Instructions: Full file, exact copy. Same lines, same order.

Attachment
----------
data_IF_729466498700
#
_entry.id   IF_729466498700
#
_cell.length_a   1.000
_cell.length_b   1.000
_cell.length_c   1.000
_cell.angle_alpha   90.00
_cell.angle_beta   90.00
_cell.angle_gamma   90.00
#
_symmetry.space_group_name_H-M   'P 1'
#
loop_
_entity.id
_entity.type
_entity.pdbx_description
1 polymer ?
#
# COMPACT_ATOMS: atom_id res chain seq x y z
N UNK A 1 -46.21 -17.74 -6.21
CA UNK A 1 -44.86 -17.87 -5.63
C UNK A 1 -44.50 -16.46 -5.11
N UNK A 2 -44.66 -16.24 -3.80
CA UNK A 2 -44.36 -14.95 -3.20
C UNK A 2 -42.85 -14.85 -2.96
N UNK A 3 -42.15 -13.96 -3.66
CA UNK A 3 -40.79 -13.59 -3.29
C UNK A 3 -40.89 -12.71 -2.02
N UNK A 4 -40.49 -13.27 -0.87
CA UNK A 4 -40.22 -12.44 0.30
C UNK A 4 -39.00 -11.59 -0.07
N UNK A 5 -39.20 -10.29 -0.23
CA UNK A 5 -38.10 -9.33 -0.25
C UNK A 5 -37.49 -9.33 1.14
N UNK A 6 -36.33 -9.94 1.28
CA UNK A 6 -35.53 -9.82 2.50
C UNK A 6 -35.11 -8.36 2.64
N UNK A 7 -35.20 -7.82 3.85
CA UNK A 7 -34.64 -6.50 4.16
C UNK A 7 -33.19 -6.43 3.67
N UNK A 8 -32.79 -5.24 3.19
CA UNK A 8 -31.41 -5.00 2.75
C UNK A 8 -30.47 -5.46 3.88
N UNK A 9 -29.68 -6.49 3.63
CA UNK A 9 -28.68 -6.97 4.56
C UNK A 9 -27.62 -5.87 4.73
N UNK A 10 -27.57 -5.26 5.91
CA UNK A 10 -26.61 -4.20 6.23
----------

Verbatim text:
data_IF_729466498700
#
_entry.id   IF_729466498700
#
_cell.length_a   1.000
_cell.length_b   1.000
_cell.length_c   1.000
_cell.angle_alpha   90.00
_cell.angle_beta   90.00
_cell.angle_gamma   90.00
#
_symmetry.space_group_name_H-M   'P 1'
#
loop_
_entity.id
_entity.type
_entity.pdbx_description
1 polymer ?
#
# COMPACT_ATOMS: atom_id res chain seq x y z
N UNK A 1 -46.21 -17.74 -6.21
CA UNK A 1 -44.86 -17.87 -5.63
C UNK A 1 -44.50 -16.46 -5.11
N UNK A 2 -44.66 -16.24 -3.80
CA UNK A 2 -44.36 -14.95 -3.20
C UNK A 2 -42.85 -14.85 -2.96
N UNK A 3 -42.15 -13.96 -3.66
CA UNK A 3 -40.79 -13.59 -3.29
C UNK A 3 -40.89 -12.71 -2.02
N UNK A 4 -40.49 -13.27 -0.87
CA UNK A 4 -40.22 -12.44 0.30
C UNK A 4 -39.00 -11.59 -0.07
N UNK A 5 -39.20 -10.29 -0.23
CA UNK A 5 -38.10 -9.33 -0.25
C UNK A 5 -37.49 -9.33 1.14
N UNK A 6 -36.33 -9.94 1.28
CA UNK A 6 -35.53 -9.82 2.50
C UNK A 6 -35.11 -8.36 2.64
N UNK A 7 -35.20 -7.82 3.85
CA UNK A 7 -34.64 -6.50 4.16
C UNK A 7 -33.19 -6.43 3.67
N UNK A 8 -32.79 -5.24 3.19
CA UNK A 8 -31.41 -5.00 2.75
C UNK A 8 -30.47 -5.46 3.88
N UNK A 9 -29.68 -6.49 3.63
CA UNK A 9 -28.68 -6.97 4.56
C UNK A 9 -27.62 -5.87 4.73
N UNK A 10 -27.57 -5.26 5.91
CA UNK A 10 -26.61 -4.20 6.23